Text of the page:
Similar to JP Morgan’s results were flattered by an influx of debt reserve reserves of $ 5.1 billion.
The consensus forecast currently puts Wells Fargo on EPS of $ 3.08 for 2021.
The contrasting fortunes of Bank of America and Citigroup
results for Bank of America (United States: BAC), the second largest bank in the United States, illustrated the different fortunes in the larger sector. There was a net inflow of deposits of $ 187 billion, an increase of 25%. Meanwhile, consumer loans fell 8% to $ 26 billion. That contributed to broadly stable revenues of $ 22.8 billion, as the performance of the mainstream bank – a revenue decline of 12% to $ 8.1 billion – staying on course for the share price. Overall, the BoA expects the same relaxation in consumer spending as other retail banks accepting deposits.
Meanwhile at Citibank (US: C), rising trading and underwriting fees have enabled the bank to achieve a record quarterly profit, although its operations in this area are relatively small compared to its neighbors on Wall Street. The net profit exploded thanks to the forecasts of the analysts to reach 7.9 billion dollars, against 5.1 billion dollars expected by the market. As with Goldman and JP Morgan, funds freed from reserves to cover potential bad debts also flattered the top line, with an inflow of $ 3.85 billion. In a sign of the times, the world’s largest credit card issuer saw balances drop 14 percent, although management expects the situation to reverse as the economy recovers.
It is also evident that Citigroup is going to get a bit smaller as a result of these results. The ongoing strategic review led by new CEO Jane Fraser seemed to indicate a significantly leaner retail banking operation, overall. The bank intends to exit its retail operations in 13 countries in Asia, Europe and the Middle East.
The other real source of interest is whether Citigroup will continue to benefit from underwriting Special Acquisition Vehicles, or SPACS. These are single-use vehicles used to research unspecified acquisition opportunities. Citigroup has a disproportionate role, compared to other banks, in supporting these vehicles, which allowed it to earn $ 876 million in fees in the quarter alone from underwriting shares. The Securities and Exchange Commission is already making warning sounds about restricting these vehicles. Readers with longer memories might recall that similar “goal-seeking flotation” was a feature of the South Sea Bubble in 1720.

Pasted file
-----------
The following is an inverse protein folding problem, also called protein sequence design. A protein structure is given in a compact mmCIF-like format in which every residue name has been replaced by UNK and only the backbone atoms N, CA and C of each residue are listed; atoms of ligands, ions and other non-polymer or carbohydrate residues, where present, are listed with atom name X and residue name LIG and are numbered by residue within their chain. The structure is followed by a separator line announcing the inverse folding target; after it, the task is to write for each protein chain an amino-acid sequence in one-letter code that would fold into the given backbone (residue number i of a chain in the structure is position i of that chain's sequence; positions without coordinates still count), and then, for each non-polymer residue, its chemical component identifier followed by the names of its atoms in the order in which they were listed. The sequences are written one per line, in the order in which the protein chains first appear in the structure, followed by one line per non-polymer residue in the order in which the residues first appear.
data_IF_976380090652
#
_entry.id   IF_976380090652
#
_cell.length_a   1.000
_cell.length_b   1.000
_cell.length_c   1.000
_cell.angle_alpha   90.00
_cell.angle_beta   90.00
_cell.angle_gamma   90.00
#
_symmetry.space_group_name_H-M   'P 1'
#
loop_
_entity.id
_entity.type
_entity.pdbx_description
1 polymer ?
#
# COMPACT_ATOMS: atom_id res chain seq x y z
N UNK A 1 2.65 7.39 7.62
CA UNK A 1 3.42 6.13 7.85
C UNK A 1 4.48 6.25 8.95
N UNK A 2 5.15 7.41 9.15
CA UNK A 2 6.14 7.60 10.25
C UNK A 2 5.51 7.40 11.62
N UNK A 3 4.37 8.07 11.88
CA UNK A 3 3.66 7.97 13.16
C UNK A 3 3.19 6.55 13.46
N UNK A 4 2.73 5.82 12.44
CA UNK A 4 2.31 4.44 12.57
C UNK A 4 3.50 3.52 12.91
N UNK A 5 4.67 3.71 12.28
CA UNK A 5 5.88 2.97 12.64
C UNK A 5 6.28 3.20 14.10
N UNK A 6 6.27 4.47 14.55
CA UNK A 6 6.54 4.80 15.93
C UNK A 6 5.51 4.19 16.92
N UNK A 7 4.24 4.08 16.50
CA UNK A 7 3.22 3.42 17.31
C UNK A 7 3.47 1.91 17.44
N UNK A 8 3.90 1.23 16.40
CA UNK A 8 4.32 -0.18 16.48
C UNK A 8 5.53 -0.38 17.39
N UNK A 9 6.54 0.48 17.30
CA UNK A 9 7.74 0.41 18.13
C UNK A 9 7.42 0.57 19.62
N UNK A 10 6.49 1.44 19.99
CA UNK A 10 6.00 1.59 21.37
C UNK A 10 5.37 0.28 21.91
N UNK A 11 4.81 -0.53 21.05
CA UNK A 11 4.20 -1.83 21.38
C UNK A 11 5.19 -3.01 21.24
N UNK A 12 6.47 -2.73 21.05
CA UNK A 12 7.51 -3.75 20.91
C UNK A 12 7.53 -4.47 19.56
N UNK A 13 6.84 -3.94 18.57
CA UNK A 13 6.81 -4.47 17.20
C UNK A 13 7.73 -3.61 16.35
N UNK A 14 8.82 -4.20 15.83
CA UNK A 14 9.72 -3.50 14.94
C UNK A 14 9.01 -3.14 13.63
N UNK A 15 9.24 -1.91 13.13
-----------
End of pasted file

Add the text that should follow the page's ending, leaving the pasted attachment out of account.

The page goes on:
Blackrock Rides the Fixed Income Wave
As the world’s largest asset manager, Black rock (US: BLK) remains a reliable barometer of investor sentiment. It is the strong sense of investor confidence that is now benefiting asset managers, which helped fuel Blackrock’s performance in the first quarter. Strong entries in its index and managed fixed income funds, and the resulting fees, contributed to a 16% increase in net income to $ 1.2 billion, from $ 1.03 billion a year earlier. Total net inflows increased by $ 172 billion, meaning the asset manager now has more than $ 9.01 billion under management. The share price this year has risen more than 11 percent.
Where do the banks go from here?
The first quarter reporting season left a distinct impression that the U.S. banking sector, at least, has weathered the pandemic in much better shape than one might expect. This coincides with a recent round of debt revaluations in the sector. Moody recently upgraded its rating from “stable” to “negative” and cites the industry’s stabilized credit risk. Bank CEOs seem to have learned a lesson from 2008 by prioritizing their capital positions over their total assets. While Moody’s believes loan write-downs are likely to increase from a very low level, the rating agency said the capital buffers are sufficient to support both that and higher yields for them. shareholders.
What’s interesting about the U.S. banking sector – from an investment perspective – is that U.S. banks represent a much smaller share of the economy, around 7.5% in terms of GDP, than it does. This is the case in countries like the UK and Switzerland. . In turn, this makes buying stocks a sort of index for tracking US economic performance in a much more direct way.